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Prose Poetry Miracle Poems | Prose Poetry Poems About Miracle

These Prose Poetry Miracle poems are examples of Prose Poetry poems about Miracle. These are the best examples of Prose Poetry Miracle poems written by international PoetrySoup poets

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Details | Prose Poetry | |

peace

“Peace” whispered a child. It was an arbitrary gust that carried the word to a 
young man who repeated it out loud in a very positive tone. “Peace” he said and 
the message caught the ear of a sprite old man.

Loudly he spoke into a fast moving breeze “Peace’ he declared and the air 
carried the communication miles dropping it into thousands of ears.

“Peace” roared the crowd and the word grew wings and flew into a hurricane 
that echoed in the ears of the masses.

Millions uttered “Peace” and in an irony of nature the moving wings of a tiny 
hummingbird sent the expression on a trip that encompassed the whole planet. 
The declaration fell on every ear and every person was sure their God had 
spoken to them.

Maybe he had because from that day on every human had the spirit of peace in 
the blood that flowed through their hearts. Peace was now the liquid that 
sustained them and with it they could explore the beauty that existed both 
within and outside of them.

“Love” whispered a child. 


Details | Prose Poetry | |

DAMAGED MY TRUE LOVE

written 17th Sept 2013



When it comes to love, I AM poisonous
 don't let me curse another, leave me loveless

For the first time in my life, I felt your pain and cried for your heart
 my heart finally hurts, knowing I passed this pain from the start

Please find help to set your heart free
 trust me, it's not a life you recover from easily 

Damaged goods I told you, unrepairable
 but some how, you managed the impossible

Unlovable for my entire life
 yet you had no problem, getting me to become your wife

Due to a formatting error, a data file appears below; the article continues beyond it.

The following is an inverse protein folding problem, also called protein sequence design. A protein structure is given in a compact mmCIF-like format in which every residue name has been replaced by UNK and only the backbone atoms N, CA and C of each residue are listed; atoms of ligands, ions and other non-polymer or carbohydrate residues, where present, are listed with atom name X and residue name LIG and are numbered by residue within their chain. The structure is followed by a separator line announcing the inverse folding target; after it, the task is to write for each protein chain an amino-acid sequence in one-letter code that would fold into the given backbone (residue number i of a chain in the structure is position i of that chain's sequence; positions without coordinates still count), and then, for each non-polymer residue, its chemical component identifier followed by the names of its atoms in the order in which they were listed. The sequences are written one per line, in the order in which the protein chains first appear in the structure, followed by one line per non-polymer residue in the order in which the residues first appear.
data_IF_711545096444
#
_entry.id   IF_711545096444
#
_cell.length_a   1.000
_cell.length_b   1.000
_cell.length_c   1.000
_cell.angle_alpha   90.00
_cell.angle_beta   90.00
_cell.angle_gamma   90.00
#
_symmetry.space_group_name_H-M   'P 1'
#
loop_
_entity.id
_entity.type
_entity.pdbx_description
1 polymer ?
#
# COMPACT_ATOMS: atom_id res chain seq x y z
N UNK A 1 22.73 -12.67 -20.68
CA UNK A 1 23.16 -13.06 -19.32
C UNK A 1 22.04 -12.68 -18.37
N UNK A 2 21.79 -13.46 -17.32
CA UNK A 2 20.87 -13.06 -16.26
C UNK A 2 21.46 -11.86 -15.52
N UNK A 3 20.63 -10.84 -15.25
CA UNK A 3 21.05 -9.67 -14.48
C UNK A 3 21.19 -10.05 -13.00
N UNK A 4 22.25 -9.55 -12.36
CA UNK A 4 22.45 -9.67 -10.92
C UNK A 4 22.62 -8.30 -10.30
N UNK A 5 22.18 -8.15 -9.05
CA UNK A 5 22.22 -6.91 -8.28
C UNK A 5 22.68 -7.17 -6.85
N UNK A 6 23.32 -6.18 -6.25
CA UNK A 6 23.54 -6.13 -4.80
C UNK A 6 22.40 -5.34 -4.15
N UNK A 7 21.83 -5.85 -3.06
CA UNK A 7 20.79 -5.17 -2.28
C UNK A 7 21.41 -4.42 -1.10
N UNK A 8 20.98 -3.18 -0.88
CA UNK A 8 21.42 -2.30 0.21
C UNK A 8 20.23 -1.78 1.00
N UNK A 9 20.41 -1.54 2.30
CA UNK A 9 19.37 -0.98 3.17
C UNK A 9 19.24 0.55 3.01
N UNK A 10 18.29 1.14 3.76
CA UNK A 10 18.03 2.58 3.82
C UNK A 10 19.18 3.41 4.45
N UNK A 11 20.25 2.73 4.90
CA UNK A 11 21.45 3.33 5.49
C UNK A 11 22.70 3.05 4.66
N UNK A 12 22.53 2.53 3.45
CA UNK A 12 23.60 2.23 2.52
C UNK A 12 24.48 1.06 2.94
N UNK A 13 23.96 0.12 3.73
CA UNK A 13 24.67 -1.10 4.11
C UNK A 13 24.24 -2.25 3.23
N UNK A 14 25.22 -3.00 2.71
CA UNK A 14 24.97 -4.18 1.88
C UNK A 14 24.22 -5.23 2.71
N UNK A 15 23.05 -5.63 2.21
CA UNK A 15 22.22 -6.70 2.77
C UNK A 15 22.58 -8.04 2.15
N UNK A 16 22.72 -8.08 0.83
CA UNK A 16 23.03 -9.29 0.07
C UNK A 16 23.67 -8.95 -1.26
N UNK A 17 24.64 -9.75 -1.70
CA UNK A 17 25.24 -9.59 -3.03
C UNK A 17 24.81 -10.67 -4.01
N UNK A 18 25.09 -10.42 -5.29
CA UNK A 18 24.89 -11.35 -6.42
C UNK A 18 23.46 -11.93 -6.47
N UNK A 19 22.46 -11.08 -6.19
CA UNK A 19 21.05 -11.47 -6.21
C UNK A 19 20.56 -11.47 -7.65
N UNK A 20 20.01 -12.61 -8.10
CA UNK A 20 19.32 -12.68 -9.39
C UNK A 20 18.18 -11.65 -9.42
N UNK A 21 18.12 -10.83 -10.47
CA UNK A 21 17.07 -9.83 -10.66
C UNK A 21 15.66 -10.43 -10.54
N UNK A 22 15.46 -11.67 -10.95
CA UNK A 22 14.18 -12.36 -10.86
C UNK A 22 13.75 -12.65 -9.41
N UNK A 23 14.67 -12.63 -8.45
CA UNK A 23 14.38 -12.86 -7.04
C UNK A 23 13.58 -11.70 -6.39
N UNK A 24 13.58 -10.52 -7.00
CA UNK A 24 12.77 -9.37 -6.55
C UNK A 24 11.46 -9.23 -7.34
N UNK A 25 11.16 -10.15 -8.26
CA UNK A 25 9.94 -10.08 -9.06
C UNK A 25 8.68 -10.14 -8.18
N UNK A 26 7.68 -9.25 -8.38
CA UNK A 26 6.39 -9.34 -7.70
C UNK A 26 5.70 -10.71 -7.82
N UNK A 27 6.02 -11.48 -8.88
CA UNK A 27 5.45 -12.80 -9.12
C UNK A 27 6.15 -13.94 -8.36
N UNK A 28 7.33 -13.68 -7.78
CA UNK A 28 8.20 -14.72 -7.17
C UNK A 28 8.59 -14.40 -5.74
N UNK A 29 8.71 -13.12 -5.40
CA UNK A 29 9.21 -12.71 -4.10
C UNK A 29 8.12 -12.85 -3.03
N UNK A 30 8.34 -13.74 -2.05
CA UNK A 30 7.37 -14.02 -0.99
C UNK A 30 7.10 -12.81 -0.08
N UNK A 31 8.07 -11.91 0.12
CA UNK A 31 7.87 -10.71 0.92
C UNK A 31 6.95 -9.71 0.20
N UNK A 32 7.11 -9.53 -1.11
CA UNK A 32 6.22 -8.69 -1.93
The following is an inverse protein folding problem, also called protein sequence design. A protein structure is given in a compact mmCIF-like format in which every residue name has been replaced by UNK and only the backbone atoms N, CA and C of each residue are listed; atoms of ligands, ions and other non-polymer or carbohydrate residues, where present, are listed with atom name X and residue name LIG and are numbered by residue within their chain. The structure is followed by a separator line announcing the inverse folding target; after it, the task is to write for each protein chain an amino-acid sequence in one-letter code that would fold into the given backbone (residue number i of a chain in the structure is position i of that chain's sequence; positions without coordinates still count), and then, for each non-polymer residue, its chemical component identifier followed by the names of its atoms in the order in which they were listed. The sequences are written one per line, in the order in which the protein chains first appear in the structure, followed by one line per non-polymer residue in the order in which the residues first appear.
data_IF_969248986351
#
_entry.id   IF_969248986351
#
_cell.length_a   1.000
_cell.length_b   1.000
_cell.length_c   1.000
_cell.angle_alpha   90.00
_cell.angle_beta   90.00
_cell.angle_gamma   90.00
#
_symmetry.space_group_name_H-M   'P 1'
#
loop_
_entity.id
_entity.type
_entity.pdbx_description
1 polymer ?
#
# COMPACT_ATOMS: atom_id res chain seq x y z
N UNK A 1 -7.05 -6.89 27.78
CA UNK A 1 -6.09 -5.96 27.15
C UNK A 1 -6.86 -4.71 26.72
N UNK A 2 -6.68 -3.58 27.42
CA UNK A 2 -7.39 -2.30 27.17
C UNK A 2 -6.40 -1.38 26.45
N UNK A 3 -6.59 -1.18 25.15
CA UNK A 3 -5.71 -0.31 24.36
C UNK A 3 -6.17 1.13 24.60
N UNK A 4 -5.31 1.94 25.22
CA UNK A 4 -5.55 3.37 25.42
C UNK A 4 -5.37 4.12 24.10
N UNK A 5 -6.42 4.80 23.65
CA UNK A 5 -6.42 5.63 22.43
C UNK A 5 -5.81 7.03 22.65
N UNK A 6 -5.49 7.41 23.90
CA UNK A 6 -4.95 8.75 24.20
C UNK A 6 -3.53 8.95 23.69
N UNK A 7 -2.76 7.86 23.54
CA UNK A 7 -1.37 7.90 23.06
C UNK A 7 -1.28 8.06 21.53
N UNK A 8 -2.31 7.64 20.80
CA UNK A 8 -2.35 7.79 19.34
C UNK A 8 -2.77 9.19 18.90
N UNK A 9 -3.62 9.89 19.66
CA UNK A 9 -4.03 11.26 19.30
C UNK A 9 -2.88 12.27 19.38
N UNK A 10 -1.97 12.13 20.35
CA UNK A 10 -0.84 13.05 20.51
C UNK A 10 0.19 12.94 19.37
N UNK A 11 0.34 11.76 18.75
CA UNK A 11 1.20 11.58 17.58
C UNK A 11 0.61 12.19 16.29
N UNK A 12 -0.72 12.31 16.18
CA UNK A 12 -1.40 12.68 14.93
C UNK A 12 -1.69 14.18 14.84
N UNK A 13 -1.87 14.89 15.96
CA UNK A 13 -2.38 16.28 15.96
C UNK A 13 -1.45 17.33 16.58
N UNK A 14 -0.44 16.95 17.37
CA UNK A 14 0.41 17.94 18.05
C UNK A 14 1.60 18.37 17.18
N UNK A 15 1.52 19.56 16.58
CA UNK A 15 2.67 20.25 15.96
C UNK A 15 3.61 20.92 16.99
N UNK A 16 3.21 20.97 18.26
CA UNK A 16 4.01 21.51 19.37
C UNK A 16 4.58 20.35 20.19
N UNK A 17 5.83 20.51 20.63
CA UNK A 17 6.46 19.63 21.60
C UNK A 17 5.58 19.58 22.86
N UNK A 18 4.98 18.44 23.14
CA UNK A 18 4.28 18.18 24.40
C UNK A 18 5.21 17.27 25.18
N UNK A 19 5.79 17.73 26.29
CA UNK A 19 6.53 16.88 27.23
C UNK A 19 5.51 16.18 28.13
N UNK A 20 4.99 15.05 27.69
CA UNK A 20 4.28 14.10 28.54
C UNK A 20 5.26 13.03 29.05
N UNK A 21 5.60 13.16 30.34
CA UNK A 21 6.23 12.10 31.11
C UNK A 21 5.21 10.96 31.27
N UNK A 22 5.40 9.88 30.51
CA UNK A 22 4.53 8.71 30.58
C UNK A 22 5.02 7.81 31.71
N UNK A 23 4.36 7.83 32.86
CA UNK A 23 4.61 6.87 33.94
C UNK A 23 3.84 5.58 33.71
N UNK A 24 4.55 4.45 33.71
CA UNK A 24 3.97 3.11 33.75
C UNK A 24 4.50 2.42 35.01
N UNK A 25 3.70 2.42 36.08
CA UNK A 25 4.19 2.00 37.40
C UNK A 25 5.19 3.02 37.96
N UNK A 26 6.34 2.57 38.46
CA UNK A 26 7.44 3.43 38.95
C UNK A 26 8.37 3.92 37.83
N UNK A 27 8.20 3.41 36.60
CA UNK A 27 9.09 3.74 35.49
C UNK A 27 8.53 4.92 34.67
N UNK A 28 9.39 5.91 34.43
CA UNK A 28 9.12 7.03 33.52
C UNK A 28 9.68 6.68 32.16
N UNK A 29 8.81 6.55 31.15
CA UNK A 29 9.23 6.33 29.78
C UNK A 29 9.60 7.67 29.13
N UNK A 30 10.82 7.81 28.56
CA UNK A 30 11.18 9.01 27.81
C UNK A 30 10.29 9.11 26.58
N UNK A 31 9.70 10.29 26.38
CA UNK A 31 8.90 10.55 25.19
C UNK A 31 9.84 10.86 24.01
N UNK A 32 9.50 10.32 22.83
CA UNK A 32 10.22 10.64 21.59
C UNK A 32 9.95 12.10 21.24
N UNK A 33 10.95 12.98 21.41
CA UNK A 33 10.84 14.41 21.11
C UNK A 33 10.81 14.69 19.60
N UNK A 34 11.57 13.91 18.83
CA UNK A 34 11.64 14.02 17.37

Yes, it's been more than both of us should have ever had to bear
 at this moment, every cell in my body is overwhelmed, so I really do care

Please don't enter my life's pain and despair  
 you don't deserve it, you are so patient and filled with such love

I'm sorry I let myself fall in love knowing it would poison you
 soul mates forever and eternity, my love belongs only to you...




Details | Prose Poetry | |

WOULDNT IT BE NICE

WOULDN’T   IT   BE   NICE
 
You’re walking near the run-down end of downtown
And you see an old woman selling flowers, hand-picked, maybe worthless weeds, 
Or rejects from an uptown florist’s, or stolen from a park someplace;  
And she offers some to you and you ignore her as if she didn’t exist - and keep walking.
Naturally enough.

Then ten  paces later you realise it was your own mother
Who you  haven’t seen for twenty years.
So you double back incredulously cos  last time you saw her  she and dad
Were living retired in a small apartment in a nice district and all was ok.
Without a word you put an arm around her and whisk her into the seat of your car
And drive her to your own home, sit her down  and give her some coffee,
And help her put her feet up on the sofa:
Arm around her grubby coat shoulder,  you listen as she tells you how dad died
And the pension fund collapsed and then she ended up on the street selling
Third rate flowers to pay the rent on some tiny damp squat in the projects.
You tell her her days in that squat are over, and her flower slave-business is finished, 
And that she will from now on live with you and you will look after her;
And how you are so horrified about what has happened to her since you last saw her.

She sleeps that night on clean sheets In a warm dry bedroom, 
After a late night supper with you.
And her  life begins again.

Wouldn’t   it be nice?  It’s the way it should be....absolutely.
Trouble is, that old flower seller isn’t your mother.
And you keep walking.  Naturally enough.
Her own son is drunk somewhere, or living it up in Vegas.
She’s his mother, but she isn’t going to be miraculously found. 

Wouldn’t  it be nice if you were her son?
Yes,  absolutely it would be  nice.


Details | Prose Poetry | |

We Expand

When I was a kid, i believed that I would never stop growing. I measured myself, and knew that everything taller was a glimpse of the future. 
We would all be giants eventually. The tallest man that ever lived was named Robert Wadlow. He couldn't stop growing. On his first day of school, 
he was taller than his father. They say, that when he tripped on the playground his knees made twin craters from falling so far. By the time he was 10, the dirt in his home town was pot-marked like a second moon. 
Size always seems to matter most when we are falling. An ant dropped from an airplane will survive with no injuries, if an elephant slips 3 feet,